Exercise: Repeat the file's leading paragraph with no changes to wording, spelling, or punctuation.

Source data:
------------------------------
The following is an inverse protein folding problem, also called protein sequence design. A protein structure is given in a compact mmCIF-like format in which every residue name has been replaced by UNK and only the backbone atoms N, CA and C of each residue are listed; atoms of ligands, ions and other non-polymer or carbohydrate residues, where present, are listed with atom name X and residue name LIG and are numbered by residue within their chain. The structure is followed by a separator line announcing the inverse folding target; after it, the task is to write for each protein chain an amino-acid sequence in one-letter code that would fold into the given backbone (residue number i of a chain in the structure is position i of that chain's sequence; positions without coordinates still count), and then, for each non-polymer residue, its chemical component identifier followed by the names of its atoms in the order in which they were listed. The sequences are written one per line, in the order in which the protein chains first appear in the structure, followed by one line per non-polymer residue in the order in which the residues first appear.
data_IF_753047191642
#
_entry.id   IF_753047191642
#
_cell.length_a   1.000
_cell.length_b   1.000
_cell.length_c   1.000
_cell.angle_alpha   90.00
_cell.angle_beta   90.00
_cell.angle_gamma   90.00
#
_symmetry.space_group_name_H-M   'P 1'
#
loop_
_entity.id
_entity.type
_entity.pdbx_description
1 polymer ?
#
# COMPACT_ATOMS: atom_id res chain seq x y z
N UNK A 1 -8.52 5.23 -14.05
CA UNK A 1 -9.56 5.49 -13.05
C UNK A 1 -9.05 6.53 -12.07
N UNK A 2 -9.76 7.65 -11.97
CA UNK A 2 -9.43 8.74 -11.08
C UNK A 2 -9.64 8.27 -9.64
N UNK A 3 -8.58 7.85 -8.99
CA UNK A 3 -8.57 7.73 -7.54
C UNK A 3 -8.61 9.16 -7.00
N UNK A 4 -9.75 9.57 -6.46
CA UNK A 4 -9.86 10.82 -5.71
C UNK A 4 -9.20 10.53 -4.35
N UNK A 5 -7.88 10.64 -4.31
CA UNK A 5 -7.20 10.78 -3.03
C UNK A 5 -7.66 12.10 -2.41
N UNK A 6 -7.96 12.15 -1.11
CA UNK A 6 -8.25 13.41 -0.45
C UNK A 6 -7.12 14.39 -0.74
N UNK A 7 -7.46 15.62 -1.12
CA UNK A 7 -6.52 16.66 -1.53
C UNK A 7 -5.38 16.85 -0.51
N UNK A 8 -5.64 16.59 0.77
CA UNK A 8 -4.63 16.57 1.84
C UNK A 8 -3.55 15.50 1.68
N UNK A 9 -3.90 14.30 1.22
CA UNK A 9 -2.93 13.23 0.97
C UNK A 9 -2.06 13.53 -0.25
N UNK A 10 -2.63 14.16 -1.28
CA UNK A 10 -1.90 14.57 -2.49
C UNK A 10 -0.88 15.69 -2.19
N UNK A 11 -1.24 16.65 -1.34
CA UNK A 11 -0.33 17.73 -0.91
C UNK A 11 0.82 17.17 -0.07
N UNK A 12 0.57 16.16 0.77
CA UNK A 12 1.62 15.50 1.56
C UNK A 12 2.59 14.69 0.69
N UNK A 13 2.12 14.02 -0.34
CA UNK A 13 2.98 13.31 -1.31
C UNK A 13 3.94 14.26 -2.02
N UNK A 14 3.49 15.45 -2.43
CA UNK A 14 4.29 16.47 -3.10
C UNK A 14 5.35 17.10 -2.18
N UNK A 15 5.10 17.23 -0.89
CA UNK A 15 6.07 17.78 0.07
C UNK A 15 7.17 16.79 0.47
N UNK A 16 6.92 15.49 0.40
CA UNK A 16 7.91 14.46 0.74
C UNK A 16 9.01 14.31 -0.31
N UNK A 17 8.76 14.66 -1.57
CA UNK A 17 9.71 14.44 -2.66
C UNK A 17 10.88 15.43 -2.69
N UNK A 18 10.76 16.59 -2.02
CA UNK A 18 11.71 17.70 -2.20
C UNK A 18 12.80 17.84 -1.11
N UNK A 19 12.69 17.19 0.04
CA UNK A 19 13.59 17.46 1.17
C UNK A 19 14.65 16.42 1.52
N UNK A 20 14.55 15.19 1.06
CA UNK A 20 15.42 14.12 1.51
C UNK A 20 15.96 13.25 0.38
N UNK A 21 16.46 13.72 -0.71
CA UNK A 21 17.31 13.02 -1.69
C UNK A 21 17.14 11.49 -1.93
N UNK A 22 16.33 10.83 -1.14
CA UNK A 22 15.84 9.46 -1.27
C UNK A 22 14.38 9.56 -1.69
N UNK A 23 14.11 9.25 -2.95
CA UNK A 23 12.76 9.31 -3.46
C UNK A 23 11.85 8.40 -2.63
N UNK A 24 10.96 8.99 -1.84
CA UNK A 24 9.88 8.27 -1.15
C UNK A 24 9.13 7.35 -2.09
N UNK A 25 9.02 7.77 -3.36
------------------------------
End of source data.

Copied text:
The following is an inverse protein folding problem, also called protein sequence design. A protein structure is given in a compact mmCIF-like format in which every residue name has been replaced by UNK and only the backbone atoms N, CA and C of each residue are listed; atoms of ligands, ions and other non-polymer or carbohydrate residues, where present, are listed with atom name X and residue name LIG and are numbered by residue within their chain. The structure is followed by a separator line announcing the inverse folding target; after it, the task is to write for each protein chain an amino-acid sequence in one-letter code that would fold into the given backbone (residue number i of a chain in the structure is position i of that chain's sequence; positions without coordinates still count), and then, for each non-polymer residue, its chemical component identifier followed by the names of its atoms in the order in which they were listed. The sequences are written one per line, in the order in which the protein chains first appear in the structure, followed by one line per non-polymer residue in the order in which the residues first appear.